Debbie was exactly the opposite of Judy, intense in her conviction regarding fidelity in relationships, having deep belief in prayer and a love for the teachings of the bible. She brought me through many moments of my post desertion depression by challenging me and encouraging me to be the man God was calling me to be. She taught me not to depend on any other human being to bring joy in my life, but to seek God first and know the joy only he could provide.
Over the next few months, we found ourselves often being brought together in many an unusual happenstance. Doors were being opened as chance meetings, long telephone conversations and like interests became increasingly commonplace. The more I spoke to her the more I began to realize, she was exactly the kind of woman God would have me seek in a lasting relationship. I could clearly see His mighty hand at work, bringing us together and bonding us both emotionally and spiritually. Needless to say I fell in love with Debbie for the godly woman she was.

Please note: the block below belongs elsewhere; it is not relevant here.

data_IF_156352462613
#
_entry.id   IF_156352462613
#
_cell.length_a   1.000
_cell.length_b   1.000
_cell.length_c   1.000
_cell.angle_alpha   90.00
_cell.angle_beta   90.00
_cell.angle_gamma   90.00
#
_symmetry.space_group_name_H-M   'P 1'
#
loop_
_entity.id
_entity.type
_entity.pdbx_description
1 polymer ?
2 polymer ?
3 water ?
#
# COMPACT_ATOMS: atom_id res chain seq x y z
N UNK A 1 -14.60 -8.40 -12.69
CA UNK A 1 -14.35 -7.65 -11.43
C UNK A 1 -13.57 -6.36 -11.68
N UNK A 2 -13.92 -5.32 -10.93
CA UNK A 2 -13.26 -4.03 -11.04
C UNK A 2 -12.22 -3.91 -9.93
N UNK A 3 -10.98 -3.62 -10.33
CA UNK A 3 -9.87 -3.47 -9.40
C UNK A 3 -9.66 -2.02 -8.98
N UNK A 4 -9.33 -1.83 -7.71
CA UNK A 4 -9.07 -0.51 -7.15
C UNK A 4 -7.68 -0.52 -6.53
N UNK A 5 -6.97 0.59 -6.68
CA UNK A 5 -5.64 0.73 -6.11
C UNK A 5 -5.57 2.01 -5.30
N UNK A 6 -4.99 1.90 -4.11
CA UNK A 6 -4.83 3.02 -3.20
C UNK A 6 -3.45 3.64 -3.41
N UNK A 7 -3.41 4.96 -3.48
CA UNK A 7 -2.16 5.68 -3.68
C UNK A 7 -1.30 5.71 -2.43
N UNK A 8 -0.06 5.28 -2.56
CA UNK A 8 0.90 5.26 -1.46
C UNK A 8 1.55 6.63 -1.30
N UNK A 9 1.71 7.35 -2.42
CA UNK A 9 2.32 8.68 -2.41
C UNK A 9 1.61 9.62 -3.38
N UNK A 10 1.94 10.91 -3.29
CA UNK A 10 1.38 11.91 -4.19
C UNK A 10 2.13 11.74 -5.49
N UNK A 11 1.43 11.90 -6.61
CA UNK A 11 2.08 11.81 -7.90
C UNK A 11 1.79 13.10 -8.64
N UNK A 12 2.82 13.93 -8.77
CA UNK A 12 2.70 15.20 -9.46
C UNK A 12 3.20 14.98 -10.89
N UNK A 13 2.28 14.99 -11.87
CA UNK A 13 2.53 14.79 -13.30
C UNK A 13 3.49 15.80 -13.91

The next summer, following finalization of my divorce, we were married. That was nineteen years ago now, and I am so thankful to God for His faithfulness to His word in Romans 8:28. For we both love God and are called for His purpose, so He is constantly faithful to work all things for our mutual good, even out of the heartbreak and mistakes of our individual pasts.
I am convinced that the “Echo Drive experience” of 1982 was God’s subtle way of assurance in preparation of my heartbreak two years later,and also the movement of His mighty hand in redirecting my life back into His will, setting my feet on the right path.
Today we continue to honor God in our marriage, as we live together in that same special house on Echo Drive. Debbie has founded a vibrant women's ministry and I know her love for me is second only to that for her wonderful Savior….Christ the lord.
“A wife of noble character is her husband’s crown, but a disgraceful wife is like decay in his bones.”(Proverbs 12:4-NIV)
Read more articles by Dennis Van Scoy or search for articles on the same topic or others.
Denny, Welcome to FaithWriter's 500! It is wonderful, as the bible tells us, what satan intends for our harm, God takes and uses for our good. Well written. Blessings, Rita
23 Sep 2004
Denny, I've read your other work, and can say that over time your writing has shown marked improvement. This one is definitely your best. It's very well constructed and whollly ready to be submitted for publication.